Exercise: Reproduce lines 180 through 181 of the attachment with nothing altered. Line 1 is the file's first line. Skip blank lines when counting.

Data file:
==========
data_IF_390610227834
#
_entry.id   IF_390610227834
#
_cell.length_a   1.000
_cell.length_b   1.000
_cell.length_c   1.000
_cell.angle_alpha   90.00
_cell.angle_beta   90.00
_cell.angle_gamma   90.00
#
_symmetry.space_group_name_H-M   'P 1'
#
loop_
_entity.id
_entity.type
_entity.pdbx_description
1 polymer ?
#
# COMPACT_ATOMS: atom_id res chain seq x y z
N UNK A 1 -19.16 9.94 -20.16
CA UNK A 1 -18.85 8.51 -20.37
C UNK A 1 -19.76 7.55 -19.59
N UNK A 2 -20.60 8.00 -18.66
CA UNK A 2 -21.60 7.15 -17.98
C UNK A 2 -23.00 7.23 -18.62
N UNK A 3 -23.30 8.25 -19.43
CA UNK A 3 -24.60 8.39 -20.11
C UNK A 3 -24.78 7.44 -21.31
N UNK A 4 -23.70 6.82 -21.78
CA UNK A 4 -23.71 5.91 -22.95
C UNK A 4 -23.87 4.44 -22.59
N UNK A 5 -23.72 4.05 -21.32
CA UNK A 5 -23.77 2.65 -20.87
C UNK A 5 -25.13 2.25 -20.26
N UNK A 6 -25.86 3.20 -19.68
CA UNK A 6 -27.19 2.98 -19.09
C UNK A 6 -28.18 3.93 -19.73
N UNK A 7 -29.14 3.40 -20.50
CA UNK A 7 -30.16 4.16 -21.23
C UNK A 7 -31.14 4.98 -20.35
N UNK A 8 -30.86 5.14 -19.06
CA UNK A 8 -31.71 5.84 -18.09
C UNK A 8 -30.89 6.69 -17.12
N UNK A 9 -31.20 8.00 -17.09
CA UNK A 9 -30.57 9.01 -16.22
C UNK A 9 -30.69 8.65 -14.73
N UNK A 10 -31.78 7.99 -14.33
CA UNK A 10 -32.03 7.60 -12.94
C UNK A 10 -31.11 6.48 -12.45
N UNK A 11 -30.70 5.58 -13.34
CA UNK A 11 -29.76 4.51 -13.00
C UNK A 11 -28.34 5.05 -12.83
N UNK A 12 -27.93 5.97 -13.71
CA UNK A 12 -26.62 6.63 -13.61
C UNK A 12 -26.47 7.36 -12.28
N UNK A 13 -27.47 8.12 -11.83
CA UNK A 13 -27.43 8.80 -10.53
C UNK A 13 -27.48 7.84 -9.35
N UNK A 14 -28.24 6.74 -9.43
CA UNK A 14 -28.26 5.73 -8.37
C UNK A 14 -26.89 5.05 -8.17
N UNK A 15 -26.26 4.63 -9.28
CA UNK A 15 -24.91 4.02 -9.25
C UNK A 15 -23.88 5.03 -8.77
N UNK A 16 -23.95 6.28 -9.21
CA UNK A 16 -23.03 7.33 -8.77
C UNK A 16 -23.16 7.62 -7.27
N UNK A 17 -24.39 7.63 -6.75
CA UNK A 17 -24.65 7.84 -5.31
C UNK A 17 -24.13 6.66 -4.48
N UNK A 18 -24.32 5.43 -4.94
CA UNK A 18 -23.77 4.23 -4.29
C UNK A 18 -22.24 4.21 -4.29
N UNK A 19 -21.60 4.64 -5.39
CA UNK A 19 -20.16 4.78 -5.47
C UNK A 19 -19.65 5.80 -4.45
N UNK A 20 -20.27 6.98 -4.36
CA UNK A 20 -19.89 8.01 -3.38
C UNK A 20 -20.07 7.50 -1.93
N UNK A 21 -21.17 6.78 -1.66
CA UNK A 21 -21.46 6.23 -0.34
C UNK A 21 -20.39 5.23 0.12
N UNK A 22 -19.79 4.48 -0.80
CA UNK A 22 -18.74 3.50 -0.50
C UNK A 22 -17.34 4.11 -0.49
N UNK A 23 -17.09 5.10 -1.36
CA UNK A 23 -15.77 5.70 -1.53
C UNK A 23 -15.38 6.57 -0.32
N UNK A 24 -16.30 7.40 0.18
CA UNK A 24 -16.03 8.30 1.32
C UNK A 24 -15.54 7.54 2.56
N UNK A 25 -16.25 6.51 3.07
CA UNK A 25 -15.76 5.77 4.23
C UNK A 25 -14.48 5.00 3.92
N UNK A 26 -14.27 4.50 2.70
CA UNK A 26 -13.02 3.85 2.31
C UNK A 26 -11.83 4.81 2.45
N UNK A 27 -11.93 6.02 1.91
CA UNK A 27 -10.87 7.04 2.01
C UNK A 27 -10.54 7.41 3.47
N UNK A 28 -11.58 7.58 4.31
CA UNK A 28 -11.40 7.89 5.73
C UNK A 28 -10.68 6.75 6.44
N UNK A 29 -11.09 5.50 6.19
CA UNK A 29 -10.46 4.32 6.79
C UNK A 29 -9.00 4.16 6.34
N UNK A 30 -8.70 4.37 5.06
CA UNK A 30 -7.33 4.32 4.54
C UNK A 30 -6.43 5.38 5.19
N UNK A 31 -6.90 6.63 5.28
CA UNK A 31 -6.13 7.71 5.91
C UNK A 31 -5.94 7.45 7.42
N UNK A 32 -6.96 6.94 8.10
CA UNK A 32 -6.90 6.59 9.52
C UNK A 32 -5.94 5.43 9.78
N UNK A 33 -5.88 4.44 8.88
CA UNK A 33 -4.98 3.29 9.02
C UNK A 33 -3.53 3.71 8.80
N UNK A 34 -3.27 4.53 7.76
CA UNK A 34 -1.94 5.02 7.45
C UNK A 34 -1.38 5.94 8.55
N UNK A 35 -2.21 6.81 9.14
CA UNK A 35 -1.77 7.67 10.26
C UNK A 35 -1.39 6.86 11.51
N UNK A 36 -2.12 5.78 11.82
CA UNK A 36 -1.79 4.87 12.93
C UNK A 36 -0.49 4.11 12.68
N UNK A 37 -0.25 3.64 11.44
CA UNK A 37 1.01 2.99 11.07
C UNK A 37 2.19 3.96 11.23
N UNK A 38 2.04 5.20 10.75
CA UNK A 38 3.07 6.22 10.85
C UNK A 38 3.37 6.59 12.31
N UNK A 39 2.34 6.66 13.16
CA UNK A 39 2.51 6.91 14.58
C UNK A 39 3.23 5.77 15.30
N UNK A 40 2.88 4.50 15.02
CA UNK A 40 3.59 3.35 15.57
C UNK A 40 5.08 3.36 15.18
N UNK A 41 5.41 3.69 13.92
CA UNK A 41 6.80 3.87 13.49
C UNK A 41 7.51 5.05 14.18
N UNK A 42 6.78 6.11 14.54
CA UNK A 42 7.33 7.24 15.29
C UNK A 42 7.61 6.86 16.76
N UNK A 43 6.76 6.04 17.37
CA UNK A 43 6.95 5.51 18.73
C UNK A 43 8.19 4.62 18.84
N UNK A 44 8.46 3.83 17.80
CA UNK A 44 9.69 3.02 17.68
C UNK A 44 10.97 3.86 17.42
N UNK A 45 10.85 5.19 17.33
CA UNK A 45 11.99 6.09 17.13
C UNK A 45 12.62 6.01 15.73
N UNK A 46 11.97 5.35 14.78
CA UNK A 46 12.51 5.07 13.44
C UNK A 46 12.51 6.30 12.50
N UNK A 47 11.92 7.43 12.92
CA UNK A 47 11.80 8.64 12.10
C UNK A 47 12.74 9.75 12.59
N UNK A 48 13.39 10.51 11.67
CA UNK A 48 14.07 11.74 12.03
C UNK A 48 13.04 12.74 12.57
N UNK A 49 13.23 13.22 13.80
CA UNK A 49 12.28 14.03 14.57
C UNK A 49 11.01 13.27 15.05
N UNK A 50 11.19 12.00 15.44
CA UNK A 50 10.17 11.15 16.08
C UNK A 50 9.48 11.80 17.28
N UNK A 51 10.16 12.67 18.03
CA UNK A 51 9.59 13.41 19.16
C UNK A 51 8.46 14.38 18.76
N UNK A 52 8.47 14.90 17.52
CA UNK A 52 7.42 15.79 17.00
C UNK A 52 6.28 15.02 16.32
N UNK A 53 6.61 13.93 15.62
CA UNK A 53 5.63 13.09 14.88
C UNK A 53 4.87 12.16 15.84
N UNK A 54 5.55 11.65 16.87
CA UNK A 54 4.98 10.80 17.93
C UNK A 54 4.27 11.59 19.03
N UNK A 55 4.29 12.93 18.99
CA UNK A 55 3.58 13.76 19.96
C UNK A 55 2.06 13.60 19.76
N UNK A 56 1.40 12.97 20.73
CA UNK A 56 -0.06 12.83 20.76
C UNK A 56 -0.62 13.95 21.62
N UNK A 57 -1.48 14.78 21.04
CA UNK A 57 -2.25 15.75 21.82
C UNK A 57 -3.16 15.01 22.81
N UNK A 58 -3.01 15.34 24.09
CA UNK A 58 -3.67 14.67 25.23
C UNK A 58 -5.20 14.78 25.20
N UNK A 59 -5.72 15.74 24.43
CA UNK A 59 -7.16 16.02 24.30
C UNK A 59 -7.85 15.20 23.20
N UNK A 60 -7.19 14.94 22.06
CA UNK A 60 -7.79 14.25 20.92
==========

N UNK A 54 5.55 11.65 16.87
CA UNK A 54 4.98 10.80 17.93